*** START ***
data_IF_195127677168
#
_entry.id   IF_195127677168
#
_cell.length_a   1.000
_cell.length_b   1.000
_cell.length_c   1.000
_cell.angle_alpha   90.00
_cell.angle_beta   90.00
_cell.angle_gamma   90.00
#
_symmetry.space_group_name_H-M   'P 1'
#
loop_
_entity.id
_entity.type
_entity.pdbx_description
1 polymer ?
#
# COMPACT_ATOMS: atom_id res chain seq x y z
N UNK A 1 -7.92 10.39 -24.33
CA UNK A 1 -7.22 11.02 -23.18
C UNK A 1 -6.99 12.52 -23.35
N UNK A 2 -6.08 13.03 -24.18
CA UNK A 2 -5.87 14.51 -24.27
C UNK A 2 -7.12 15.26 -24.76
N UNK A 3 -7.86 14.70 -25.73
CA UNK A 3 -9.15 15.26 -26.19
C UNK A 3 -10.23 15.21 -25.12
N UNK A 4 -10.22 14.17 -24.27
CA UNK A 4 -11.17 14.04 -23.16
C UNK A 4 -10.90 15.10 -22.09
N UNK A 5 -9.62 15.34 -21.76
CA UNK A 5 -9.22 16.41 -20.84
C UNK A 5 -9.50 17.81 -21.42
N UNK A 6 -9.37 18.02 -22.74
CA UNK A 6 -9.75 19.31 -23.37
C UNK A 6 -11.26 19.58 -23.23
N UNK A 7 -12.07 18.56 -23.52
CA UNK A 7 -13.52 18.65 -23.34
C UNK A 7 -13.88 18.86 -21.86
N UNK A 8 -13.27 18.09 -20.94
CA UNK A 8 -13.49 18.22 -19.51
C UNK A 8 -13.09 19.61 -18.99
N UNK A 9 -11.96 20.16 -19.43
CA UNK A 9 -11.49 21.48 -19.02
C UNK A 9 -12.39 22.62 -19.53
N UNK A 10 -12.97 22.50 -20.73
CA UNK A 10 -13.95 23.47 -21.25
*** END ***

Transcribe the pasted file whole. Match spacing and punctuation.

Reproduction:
data_IF_195127677168
#
_entry.id   IF_195127677168
#
_cell.length_a   1.000
_cell.length_b   1.000
_cell.length_c   1.000
_cell.angle_alpha   90.00
_cell.angle_beta   90.00
_cell.angle_gamma   90.00
#
_symmetry.space_group_name_H-M   'P 1'
#
loop_
_entity.id
_entity.type
_entity.pdbx_description
1 polymer ?
#
# COMPACT_ATOMS: atom_id res chain seq x y z
N UNK A 1 -7.92 10.39 -24.33
CA UNK A 1 -7.22 11.02 -23.18
C UNK A 1 -6.99 12.52 -23.35
N UNK A 2 -6.08 13.03 -24.18
CA UNK A 2 -5.87 14.51 -24.27
C UNK A 2 -7.12 15.26 -24.76
N UNK A 3 -7.86 14.70 -25.73
CA UNK A 3 -9.15 15.26 -26.19
C UNK A 3 -10.23 15.21 -25.12
N UNK A 4 -10.22 14.17 -24.27
CA UNK A 4 -11.17 14.04 -23.16
C UNK A 4 -10.90 15.10 -22.09
N UNK A 5 -9.62 15.34 -21.76
CA UNK A 5 -9.22 16.41 -20.84
C UNK A 5 -9.50 17.81 -21.42
N UNK A 6 -9.37 18.02 -22.74
CA UNK A 6 -9.75 19.31 -23.37
C UNK A 6 -11.26 19.58 -23.23
N UNK A 7 -12.07 18.56 -23.52
CA UNK A 7 -13.52 18.65 -23.34
C UNK A 7 -13.88 18.86 -21.86
N UNK A 8 -13.27 18.09 -20.94
CA UNK A 8 -13.49 18.22 -19.51
C UNK A 8 -13.09 19.61 -18.99
N UNK A 9 -11.96 20.16 -19.43
CA UNK A 9 -11.49 21.48 -19.02
C UNK A 9 -12.39 22.62 -19.53
N UNK A 10 -12.97 22.50 -20.73
CA UNK A 10 -13.95 23.47 -21.25